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The male market remains a big opportunity for savoury snacks manufacturers in Russia – Canadean

14 September 2016  •  Author(s): New Food

Currently, the average Russian man consumes savoury snacks less often than his female counterpart, presenting new opportunities for manufacturers to appeal to indulgence-seeking men, according to a new study published by consumer insight firm Canadean.

savoury-snacks-russia-canadean

The company’s latest report states that the Russian savoury snacks market was valued at $2.7 billion in 2015, and is forecast to grow at a rapid compound annual growth rate of 10.1% to reach $4.3 billion by 2020.

In Russia, men account for 43% of total savoury snack occasions, despite representing 46% of the population. On average, Russian men consume savoury snacks on 93 occasions per year, compared to 105 for females.

Growth potential of male market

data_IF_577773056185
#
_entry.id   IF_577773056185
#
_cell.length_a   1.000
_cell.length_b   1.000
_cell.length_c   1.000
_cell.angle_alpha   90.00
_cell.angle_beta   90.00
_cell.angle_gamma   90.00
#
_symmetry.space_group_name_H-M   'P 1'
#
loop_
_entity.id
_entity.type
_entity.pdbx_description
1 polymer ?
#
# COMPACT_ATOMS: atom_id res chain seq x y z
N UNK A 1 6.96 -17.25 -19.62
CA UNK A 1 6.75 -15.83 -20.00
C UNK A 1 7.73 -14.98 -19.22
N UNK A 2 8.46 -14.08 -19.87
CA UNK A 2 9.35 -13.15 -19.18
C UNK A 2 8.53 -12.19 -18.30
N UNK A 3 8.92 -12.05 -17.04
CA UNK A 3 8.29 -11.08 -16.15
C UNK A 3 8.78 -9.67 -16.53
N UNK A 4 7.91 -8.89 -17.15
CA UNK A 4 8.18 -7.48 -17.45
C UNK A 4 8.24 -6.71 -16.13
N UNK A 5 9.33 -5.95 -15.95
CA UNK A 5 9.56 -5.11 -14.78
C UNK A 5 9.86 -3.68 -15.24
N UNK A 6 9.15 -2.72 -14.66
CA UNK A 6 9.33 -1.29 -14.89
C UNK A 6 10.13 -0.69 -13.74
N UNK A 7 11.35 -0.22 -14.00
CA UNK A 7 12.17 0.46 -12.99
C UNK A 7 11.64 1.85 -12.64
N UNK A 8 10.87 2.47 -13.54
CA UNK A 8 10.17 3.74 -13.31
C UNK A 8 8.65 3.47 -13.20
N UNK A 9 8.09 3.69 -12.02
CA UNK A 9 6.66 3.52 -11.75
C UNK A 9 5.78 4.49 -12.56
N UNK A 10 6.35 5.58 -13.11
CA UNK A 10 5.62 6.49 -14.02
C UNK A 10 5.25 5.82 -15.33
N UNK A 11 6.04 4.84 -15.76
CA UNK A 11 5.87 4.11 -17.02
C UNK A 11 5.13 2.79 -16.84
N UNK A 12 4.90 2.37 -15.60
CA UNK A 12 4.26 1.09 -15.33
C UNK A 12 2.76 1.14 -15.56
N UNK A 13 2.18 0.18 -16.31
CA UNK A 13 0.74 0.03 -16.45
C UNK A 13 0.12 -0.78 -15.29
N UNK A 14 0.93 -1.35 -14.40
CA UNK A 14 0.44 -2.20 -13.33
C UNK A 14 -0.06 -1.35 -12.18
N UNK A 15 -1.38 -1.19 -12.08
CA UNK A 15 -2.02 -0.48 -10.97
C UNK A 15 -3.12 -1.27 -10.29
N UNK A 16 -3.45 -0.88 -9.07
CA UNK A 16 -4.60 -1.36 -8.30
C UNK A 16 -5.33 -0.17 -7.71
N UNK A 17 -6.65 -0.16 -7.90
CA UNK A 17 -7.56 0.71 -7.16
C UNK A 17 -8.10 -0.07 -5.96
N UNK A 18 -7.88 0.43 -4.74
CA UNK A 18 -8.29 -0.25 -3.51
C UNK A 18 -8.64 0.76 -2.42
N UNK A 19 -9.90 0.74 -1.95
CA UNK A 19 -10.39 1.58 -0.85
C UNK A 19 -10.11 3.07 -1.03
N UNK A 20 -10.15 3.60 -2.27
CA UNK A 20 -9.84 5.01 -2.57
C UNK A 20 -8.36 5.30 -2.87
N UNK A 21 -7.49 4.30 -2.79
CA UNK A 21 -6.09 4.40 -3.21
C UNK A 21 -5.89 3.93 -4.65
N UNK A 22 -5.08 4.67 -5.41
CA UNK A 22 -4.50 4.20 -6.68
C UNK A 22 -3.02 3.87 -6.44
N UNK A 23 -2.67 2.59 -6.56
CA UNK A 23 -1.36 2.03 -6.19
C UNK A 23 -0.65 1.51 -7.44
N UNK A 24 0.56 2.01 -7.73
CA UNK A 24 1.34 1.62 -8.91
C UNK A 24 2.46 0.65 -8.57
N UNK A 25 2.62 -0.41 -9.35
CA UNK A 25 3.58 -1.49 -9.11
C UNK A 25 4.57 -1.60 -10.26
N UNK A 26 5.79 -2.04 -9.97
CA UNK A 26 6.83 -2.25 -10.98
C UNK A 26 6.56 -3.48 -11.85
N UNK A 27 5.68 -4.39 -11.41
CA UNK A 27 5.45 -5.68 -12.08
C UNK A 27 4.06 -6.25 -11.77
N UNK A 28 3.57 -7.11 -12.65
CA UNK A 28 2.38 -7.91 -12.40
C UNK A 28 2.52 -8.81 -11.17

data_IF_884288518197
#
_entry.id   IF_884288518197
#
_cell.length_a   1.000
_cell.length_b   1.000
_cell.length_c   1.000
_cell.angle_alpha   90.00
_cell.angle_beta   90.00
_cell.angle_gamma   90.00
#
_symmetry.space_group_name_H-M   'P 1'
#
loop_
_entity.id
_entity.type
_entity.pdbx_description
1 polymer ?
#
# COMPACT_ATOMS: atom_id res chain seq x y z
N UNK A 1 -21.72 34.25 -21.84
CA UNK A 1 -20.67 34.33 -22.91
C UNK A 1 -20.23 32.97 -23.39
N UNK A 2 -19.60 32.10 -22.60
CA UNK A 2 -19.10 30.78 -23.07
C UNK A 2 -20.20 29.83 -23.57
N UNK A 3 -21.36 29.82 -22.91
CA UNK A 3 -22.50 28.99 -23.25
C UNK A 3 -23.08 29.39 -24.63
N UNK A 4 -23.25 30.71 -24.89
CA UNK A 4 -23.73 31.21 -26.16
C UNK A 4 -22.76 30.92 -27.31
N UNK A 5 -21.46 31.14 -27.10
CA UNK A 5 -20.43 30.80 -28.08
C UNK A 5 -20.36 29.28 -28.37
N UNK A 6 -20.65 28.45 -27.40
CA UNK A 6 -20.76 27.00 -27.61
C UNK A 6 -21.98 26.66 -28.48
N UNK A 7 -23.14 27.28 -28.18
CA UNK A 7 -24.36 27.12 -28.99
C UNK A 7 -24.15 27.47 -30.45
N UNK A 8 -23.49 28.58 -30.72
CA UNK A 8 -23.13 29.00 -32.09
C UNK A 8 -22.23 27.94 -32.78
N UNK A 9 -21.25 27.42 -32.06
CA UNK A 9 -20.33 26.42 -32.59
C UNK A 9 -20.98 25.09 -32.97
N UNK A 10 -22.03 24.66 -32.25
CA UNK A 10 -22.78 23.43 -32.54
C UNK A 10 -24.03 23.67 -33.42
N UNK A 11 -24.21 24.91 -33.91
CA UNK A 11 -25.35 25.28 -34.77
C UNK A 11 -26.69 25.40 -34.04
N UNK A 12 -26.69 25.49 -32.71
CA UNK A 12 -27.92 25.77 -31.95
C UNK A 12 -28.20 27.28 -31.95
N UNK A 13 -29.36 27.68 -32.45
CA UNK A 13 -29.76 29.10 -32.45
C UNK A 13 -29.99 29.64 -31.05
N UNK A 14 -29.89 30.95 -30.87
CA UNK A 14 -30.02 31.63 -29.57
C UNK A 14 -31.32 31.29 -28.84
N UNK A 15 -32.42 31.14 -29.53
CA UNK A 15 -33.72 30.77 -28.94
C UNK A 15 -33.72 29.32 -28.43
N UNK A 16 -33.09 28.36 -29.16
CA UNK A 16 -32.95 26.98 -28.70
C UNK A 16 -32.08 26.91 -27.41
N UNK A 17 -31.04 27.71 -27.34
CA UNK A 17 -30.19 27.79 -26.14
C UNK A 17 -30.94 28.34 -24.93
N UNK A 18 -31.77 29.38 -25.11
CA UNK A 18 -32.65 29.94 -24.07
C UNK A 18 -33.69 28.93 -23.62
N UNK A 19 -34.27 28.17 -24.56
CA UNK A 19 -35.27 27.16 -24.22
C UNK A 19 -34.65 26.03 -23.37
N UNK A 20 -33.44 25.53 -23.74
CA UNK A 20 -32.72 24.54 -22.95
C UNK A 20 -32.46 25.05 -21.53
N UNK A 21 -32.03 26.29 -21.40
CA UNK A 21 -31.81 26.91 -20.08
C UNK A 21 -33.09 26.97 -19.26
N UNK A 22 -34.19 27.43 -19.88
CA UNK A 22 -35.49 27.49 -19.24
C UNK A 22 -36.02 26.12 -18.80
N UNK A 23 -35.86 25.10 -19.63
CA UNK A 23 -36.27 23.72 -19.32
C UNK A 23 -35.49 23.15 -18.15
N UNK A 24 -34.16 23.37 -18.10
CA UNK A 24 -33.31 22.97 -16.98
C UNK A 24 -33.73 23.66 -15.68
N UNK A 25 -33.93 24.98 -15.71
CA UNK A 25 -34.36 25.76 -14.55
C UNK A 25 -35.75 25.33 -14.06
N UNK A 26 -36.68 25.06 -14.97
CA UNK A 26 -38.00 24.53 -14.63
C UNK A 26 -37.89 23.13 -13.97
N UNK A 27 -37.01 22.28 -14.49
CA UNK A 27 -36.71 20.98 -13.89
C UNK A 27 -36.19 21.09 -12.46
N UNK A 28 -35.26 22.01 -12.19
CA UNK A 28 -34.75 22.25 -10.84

However, for Veronika Zhupanova, Analyst at Canadean, there is reason for optimism: “The numbers show that while women are considered a wider audience, men represent a substantial market with genuine growth potential.”

Canadean’s research reveals that while comfort food might traditionally be more associated with a female audience, it is men who are far more likely to turn to savoury snacks as a means of relaxing. Indeed, nearly 30% of the volume of savoury snacks eaten by men is driven by this, compared to 21% for women. Moreover, indulgence plays a more significant role for men compared to women, driving 39% of men’s consumption, and 28% of women’s consumption respectively.

Snack manufacturers can appeal to males by engaging their pleasure-seeking side

Zhupanova explains: “While we have seen a number of savoury snack launches targeting men, current innovation is mostly unisex. In this way, indulgent snacks that are overtly masculine in design and positioning can stand out from the crowd.”

By targeting Russian men, manufacturers face a tricky dilemma. While the demographic reports being motivated by emotional cues like a desire for relaxation, men typically reject concepts that come across as being overtly emotive.

Zhupanova continues: “There are several options available to manufacturers, such as dark-coloured packaging, larger “male” sizes, and claims such as “rich in protein”, which are all concepts that generally appeal to men more than women. Products such as nuts and seeds can more overtly target “masculine” occasions, such as restoring energy after a workout.”

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